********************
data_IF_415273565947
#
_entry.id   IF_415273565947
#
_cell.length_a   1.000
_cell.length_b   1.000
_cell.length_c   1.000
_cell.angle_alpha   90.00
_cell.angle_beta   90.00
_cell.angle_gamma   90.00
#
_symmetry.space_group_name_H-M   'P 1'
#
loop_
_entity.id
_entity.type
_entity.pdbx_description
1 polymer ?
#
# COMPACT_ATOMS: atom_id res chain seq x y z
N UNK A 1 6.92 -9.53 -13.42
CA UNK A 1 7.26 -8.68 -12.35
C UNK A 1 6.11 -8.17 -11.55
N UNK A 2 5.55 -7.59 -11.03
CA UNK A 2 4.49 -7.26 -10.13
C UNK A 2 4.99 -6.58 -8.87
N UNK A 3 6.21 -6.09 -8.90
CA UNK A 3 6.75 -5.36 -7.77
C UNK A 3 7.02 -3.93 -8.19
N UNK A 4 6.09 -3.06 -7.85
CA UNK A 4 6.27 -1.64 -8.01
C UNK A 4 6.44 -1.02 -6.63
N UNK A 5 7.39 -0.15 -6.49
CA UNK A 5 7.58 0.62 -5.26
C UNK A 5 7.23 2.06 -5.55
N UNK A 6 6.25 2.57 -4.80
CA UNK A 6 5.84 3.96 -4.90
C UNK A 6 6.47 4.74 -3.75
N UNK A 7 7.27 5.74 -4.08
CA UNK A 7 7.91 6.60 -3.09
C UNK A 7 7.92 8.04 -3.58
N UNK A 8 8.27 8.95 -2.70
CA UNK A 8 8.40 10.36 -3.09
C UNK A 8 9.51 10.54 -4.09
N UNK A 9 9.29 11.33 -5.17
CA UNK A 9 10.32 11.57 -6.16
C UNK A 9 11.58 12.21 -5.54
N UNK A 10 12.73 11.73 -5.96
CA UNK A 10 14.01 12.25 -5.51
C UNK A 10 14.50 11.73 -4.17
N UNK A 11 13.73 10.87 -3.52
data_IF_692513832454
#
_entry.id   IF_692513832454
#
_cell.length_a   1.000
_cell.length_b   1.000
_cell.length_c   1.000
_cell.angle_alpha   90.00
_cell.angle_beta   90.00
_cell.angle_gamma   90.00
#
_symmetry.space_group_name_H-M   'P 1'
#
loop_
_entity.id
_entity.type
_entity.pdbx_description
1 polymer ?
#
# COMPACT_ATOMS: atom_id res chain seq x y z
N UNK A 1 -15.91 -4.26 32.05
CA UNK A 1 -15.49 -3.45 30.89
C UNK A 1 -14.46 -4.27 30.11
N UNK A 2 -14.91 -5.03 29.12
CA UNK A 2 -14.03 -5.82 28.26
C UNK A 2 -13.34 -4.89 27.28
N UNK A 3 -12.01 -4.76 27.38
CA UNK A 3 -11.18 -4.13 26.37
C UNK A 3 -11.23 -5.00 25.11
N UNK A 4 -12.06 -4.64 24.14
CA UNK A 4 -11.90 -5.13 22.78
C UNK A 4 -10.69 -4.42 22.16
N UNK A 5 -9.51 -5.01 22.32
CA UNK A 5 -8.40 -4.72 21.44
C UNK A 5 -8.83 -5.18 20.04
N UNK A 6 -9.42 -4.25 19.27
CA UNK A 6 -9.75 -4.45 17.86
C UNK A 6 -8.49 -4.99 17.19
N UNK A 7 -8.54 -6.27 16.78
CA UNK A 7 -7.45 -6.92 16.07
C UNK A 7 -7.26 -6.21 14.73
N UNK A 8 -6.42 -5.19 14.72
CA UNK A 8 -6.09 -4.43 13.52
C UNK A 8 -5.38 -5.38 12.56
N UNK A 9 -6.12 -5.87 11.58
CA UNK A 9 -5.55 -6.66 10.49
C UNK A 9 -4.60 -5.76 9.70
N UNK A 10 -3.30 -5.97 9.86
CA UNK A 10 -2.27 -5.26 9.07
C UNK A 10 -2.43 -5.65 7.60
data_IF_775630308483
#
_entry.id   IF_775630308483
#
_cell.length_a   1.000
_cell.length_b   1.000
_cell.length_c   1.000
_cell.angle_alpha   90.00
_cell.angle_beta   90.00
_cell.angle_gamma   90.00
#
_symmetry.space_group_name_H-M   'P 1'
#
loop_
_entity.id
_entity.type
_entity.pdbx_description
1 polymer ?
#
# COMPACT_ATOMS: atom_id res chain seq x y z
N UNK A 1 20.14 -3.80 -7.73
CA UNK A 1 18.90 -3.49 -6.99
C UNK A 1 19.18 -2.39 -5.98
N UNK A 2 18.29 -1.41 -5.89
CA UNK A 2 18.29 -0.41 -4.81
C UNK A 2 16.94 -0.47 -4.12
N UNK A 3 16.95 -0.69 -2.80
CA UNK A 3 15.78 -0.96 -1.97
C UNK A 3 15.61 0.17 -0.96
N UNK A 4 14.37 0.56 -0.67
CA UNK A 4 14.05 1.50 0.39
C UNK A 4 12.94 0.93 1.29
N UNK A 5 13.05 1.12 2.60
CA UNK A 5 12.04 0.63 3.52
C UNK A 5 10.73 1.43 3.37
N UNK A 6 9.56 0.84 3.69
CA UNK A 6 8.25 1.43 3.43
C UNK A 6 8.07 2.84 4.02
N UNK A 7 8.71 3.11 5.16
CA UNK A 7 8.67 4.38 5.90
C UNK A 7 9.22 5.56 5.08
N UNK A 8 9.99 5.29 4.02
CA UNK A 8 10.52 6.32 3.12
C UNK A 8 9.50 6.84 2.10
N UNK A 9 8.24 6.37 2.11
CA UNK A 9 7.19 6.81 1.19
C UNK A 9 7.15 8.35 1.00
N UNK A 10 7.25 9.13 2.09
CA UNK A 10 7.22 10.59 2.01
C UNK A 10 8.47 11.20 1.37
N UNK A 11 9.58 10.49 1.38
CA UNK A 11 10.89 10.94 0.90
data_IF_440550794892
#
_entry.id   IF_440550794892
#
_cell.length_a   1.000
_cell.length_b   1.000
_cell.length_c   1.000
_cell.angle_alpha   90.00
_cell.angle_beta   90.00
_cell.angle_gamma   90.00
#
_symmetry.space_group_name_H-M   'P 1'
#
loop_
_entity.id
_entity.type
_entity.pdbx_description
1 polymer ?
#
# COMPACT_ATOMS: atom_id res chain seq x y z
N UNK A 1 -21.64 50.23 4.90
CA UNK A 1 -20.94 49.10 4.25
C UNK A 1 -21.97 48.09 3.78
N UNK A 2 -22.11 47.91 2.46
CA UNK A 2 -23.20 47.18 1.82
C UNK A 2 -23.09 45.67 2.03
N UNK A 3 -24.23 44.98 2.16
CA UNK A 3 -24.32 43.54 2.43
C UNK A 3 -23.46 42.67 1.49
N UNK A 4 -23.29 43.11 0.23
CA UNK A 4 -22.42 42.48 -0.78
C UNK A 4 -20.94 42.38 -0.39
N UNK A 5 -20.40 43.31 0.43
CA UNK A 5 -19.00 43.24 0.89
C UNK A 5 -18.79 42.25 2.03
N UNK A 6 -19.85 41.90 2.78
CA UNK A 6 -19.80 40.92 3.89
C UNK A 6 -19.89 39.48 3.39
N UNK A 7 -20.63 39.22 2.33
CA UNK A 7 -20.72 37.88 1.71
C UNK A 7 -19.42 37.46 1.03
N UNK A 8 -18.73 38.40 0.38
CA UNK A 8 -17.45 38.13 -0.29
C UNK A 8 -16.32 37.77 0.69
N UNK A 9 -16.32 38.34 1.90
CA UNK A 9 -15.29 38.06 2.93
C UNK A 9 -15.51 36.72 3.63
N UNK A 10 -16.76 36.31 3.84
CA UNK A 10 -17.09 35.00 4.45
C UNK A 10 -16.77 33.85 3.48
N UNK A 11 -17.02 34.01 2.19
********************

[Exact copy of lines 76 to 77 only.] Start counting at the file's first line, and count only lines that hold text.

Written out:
CA UNK A 2 -14.03 -5.82 28.26
C UNK A 2 -13.34 -4.89 27.28